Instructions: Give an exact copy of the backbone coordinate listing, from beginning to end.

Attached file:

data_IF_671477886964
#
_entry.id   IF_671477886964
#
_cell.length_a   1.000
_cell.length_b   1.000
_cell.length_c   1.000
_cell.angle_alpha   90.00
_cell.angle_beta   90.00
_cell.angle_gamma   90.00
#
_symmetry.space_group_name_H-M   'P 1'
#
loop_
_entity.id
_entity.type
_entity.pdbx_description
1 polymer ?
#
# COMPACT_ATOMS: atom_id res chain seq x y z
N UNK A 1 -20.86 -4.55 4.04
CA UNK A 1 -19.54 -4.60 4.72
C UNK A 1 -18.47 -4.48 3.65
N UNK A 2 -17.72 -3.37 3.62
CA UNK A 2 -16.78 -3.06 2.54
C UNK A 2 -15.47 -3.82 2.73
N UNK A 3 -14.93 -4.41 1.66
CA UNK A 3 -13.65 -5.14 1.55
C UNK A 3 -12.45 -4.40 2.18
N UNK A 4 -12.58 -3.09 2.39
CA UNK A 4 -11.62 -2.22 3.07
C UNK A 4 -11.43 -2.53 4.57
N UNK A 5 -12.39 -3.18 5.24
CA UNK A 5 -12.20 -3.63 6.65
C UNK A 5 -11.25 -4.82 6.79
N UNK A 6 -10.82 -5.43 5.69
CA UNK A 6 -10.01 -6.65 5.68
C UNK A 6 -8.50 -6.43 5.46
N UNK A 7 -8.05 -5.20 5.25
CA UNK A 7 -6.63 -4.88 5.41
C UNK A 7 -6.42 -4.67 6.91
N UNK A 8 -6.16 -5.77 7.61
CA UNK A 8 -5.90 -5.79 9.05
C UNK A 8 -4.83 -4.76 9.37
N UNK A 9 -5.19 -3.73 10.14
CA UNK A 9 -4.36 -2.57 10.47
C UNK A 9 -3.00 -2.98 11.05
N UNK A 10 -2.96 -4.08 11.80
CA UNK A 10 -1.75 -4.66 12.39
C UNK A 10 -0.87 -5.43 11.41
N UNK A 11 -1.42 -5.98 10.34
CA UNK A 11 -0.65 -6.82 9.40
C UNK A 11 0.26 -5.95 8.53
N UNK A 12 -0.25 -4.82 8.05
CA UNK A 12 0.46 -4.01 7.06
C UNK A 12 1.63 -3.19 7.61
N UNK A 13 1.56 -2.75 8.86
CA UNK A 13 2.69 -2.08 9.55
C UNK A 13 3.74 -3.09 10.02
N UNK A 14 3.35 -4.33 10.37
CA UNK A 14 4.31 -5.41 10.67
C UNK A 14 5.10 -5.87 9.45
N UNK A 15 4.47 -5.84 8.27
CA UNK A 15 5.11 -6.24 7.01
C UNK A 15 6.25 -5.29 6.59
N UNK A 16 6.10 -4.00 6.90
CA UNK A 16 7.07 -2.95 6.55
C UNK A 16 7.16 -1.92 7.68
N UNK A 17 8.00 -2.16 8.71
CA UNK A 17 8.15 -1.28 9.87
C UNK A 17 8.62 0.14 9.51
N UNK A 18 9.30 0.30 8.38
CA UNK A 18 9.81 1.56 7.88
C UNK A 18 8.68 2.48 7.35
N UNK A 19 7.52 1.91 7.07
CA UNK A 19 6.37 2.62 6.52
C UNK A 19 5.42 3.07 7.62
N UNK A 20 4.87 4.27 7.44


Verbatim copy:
data_IF_671477886964
#
_entry.id   IF_671477886964
#
_cell.length_a   1.000
_cell.length_b   1.000
_cell.length_c   1.000
_cell.angle_alpha   90.00
_cell.angle_beta   90.00
_cell.angle_gamma   90.00
#
_symmetry.space_group_name_H-M   'P 1'
#
loop_
_entity.id
_entity.type
_entity.pdbx_description
1 polymer ?
#
# COMPACT_ATOMS: atom_id res chain seq x y z
N UNK A 1 -20.86 -4.55 4.04
CA UNK A 1 -19.54 -4.60 4.72
C UNK A 1 -18.47 -4.48 3.65
N UNK A 2 -17.72 -3.37 3.62
CA UNK A 2 -16.78 -3.06 2.54
C UNK A 2 -15.47 -3.82 2.73
N UNK A 3 -14.93 -4.41 1.66
CA UNK A 3 -13.65 -5.14 1.55
C UNK A 3 -12.45 -4.40 2.18
N UNK A 4 -12.58 -3.09 2.39
CA UNK A 4 -11.62 -2.22 3.07
C UNK A 4 -11.43 -2.53 4.57
N UNK A 5 -12.39 -3.18 5.24
CA UNK A 5 -12.20 -3.63 6.65
C UNK A 5 -11.25 -4.82 6.79
N UNK A 6 -10.82 -5.43 5.69
CA UNK A 6 -10.01 -6.65 5.68
C UNK A 6 -8.50 -6.43 5.46
N UNK A 7 -8.05 -5.20 5.25
CA UNK A 7 -6.63 -4.88 5.41
C UNK A 7 -6.42 -4.67 6.91
N UNK A 8 -6.16 -5.77 7.61
CA UNK A 8 -5.90 -5.79 9.05
C UNK A 8 -4.83 -4.76 9.37
N UNK A 9 -5.19 -3.73 10.14
CA UNK A 9 -4.36 -2.57 10.47
C UNK A 9 -3.00 -2.98 11.05
N UNK A 10 -2.96 -4.08 11.80
CA UNK A 10 -1.75 -4.66 12.39
C UNK A 10 -0.87 -5.43 11.41
N UNK A 11 -1.42 -5.98 10.34
CA UNK A 11 -0.65 -6.82 9.40
C UNK A 11 0.26 -5.95 8.53
N UNK A 12 -0.25 -4.82 8.05
CA UNK A 12 0.46 -4.01 7.06
C UNK A 12 1.63 -3.19 7.61
N UNK A 13 1.56 -2.75 8.86
CA UNK A 13 2.69 -2.08 9.55
C UNK A 13 3.74 -3.09 10.02
N UNK A 14 3.35 -4.33 10.37
CA UNK A 14 4.31 -5.41 10.67
C UNK A 14 5.10 -5.87 9.45
N UNK A 15 4.47 -5.84 8.27
CA UNK A 15 5.11 -6.24 7.01
C UNK A 15 6.25 -5.29 6.59
N UNK A 16 6.10 -4.00 6.90
CA UNK A 16 7.07 -2.95 6.55
C UNK A 16 7.16 -1.92 7.68
N UNK A 17 8.00 -2.16 8.71
CA UNK A 17 8.15 -1.28 9.87
C UNK A 17 8.62 0.14 9.51
N UNK A 18 9.30 0.30 8.38
CA UNK A 18 9.81 1.56 7.88
C UNK A 18 8.68 2.48 7.35
N UNK A 19 7.52 1.91 7.07
CA UNK A 19 6.37 2.62 6.52
C UNK A 19 5.42 3.07 7.62
N UNK A 20 4.87 4.27 7.44